March 23, 2010, New York City –City Council Speaker Christine C. Quinn, Council Members Elizabeth Crowley and Karen Koslowitz, and the Stop & Shop Supermarket Company made an emergency donation of one thousand pounds of Kosher for Passover food to the Queens Jewish Community Council Kosher Food Pantry as supplies needed to provide Kosher for Passover food to families in need was nearly depleted.

“I want to commend Stop and Shop for making such a generous donation to Jewish New Yorkers in need so that they can celebrate the Passover holiday,” said Speaker Quinn. “So many New Yorkers are struggling during this difficult time, finding it hard to even put food on the table for their families. It is especially difficult for a family if they are unable to celebrate a religious holiday because they can’t afford to buy the appropriate food. This donation – which will help to feel so many hungry children – defines the spirit of Passover, a holiday that is about family, community and miracles.”

“Stop& Shop is pleased that we are able to be of assistance to Queens Jewish Community Council Kosher Food Pantry,” said Carletta Cantres, store Manager of the Forest Hills Stop & Shop. “We would like to thank Speaker Quinn and the Council for helping get the word out that many residents of Forest Hills and the larger Queens community are in need of assistance.”

“Stop and Shop is a model business and I applaud their generosity,” said Council Member Elizabeth Crowley. “Too many people in this City live in poverty and experience hunger, especially during today’s harsh economic reality. Not only does Stop and Shop deliver for families in need, they recognize religious beliefs of the diverse communities of this great City. Stop and Shop’s donation captures the spirit of Passover which is about family, community and helping those in need.”‪‪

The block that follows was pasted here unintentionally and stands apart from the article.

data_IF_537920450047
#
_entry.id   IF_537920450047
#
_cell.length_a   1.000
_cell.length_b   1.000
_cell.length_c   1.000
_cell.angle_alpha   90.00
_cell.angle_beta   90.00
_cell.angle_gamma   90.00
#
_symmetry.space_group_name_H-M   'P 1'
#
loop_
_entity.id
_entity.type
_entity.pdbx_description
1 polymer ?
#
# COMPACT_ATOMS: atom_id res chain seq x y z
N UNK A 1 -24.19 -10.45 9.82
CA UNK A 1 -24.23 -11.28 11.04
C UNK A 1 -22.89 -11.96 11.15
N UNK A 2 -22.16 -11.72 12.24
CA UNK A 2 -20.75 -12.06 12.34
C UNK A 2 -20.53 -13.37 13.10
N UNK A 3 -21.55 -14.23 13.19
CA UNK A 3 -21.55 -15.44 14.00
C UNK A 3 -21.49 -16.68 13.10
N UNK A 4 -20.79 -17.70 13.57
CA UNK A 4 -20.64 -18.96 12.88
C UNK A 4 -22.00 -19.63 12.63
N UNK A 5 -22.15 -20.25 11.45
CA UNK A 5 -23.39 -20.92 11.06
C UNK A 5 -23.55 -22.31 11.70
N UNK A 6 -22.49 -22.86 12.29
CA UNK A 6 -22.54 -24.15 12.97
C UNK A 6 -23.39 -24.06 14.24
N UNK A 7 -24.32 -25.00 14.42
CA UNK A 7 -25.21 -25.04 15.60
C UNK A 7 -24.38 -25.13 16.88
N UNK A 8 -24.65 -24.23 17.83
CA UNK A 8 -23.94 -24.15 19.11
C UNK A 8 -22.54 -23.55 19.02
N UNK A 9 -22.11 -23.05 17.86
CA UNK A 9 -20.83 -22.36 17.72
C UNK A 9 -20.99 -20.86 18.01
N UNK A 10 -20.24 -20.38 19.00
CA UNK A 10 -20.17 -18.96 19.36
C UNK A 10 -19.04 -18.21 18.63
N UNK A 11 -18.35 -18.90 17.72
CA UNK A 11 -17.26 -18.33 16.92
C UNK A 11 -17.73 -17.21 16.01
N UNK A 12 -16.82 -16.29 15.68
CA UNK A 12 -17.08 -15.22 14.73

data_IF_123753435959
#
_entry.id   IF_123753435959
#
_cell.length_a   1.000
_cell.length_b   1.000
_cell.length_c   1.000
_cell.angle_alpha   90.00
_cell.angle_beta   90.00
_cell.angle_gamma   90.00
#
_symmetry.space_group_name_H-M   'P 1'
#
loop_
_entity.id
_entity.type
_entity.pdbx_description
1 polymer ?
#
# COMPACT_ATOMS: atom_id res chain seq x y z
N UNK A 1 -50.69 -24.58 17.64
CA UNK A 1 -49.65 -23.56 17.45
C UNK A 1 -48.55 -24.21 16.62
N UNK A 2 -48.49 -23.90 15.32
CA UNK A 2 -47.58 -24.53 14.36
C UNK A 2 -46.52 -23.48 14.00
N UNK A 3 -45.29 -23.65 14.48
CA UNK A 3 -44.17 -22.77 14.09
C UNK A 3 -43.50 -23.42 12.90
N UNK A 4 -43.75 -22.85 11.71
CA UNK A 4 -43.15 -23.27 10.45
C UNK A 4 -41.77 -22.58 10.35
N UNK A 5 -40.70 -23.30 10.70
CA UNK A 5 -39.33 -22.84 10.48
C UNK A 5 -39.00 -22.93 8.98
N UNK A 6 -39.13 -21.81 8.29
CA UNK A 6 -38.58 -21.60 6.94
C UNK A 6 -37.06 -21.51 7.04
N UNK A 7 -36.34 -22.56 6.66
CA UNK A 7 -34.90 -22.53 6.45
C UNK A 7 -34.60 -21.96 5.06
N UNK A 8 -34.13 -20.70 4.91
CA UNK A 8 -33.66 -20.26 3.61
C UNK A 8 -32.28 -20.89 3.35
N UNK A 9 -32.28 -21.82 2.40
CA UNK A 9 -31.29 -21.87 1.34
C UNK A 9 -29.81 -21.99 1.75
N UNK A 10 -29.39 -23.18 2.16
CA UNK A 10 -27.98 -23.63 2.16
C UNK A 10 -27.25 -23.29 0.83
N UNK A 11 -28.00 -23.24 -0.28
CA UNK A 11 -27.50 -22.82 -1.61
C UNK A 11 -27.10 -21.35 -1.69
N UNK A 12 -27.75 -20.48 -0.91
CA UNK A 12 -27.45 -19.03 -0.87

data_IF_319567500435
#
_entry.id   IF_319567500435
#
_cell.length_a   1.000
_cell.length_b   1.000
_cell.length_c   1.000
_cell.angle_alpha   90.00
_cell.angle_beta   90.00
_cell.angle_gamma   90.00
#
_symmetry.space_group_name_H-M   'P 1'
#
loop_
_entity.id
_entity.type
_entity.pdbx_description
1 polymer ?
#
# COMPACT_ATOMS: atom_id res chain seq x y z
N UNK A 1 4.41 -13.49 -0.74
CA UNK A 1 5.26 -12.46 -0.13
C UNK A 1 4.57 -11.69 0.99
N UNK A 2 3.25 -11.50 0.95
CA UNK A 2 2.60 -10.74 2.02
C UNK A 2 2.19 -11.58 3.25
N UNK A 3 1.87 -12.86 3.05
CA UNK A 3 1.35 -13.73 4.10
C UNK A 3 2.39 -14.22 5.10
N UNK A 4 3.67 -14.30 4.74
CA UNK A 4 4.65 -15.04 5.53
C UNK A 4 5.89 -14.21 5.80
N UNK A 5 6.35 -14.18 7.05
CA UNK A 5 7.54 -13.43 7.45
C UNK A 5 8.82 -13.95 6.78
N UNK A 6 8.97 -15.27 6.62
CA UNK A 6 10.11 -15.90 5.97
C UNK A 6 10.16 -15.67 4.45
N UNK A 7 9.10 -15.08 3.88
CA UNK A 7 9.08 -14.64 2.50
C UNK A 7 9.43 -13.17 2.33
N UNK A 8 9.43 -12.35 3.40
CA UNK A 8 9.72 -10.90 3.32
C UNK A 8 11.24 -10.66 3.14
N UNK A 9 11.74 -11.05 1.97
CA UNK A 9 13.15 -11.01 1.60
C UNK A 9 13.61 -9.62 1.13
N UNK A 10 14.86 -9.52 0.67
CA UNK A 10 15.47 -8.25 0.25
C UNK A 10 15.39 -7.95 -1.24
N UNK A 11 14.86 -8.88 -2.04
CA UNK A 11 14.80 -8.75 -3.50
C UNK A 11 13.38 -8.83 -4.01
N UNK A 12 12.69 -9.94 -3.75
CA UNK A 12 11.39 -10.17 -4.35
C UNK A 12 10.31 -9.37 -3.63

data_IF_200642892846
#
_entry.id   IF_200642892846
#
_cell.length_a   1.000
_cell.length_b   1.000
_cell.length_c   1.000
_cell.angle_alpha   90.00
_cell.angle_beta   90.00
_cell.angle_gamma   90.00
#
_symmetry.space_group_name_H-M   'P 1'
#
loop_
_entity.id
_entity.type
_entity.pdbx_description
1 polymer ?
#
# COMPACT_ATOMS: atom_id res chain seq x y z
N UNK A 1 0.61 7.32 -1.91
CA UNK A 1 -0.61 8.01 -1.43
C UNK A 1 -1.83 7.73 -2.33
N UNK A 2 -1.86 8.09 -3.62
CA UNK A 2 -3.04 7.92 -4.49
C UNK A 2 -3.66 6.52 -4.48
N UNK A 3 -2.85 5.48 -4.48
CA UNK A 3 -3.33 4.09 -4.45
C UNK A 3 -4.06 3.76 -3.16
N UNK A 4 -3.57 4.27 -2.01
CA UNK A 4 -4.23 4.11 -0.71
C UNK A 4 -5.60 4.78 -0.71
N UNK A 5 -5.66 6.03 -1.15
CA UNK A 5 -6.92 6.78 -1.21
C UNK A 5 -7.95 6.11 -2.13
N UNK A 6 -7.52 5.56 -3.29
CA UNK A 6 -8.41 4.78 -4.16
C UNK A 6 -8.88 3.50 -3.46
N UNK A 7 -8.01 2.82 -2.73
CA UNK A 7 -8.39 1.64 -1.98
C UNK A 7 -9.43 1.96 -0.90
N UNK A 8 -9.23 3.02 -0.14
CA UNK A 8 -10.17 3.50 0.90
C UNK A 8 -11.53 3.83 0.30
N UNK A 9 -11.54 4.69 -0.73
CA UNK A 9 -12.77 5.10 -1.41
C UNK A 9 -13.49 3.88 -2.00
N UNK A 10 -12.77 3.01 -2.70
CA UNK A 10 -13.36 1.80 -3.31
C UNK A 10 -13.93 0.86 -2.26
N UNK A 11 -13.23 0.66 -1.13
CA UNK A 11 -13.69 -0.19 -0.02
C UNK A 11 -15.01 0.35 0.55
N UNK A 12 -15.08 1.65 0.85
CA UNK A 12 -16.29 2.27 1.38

“I am very thankful for the donation of Passover food from Stop and Shop and for the great work that the QJCC and Met Council do everyday, said Council Member Karen Koslowitz. “The need grows more and more during these tough economic times and we all have a responsibility to help.”

An estimated 300,000 Jewish households, 20 percent of the city’s Jewish families live in impoverished conditions. The number of Jewish Poor in New York City has soared by 30% since last Passover. According to the Queens Jewish Community Council in January of 2009 its food pantry served 689 people in need. In February of 2009 they served 930 in need. The number soared to 1,121 in January of 2010 and 1,818.In February of 2010.

“The realities of this economy have had a devastating impact upon many New Yorkers who suddenly find themselves unable to provide basic necessities for their families, said Warren Hecht, President of the Queens Jewish Community Council. “The requests for assistance from members of the Jewish community as Passover approaches has been overwhelming”

“Even before this economic crisis pushed more families and individuals into poverty or near-poverty there was an incredible need in the Jewish community, said William Rapfogel, CEO and Executive Director of Metropolitan Council on Jewish Poverty. “The number of Jewish children impacted by poverty is staggering; a recent UJA Met Council report found that 52,000 Jewish children, 23% of the Jewish children who reside in New York City live at or under the poverty level.”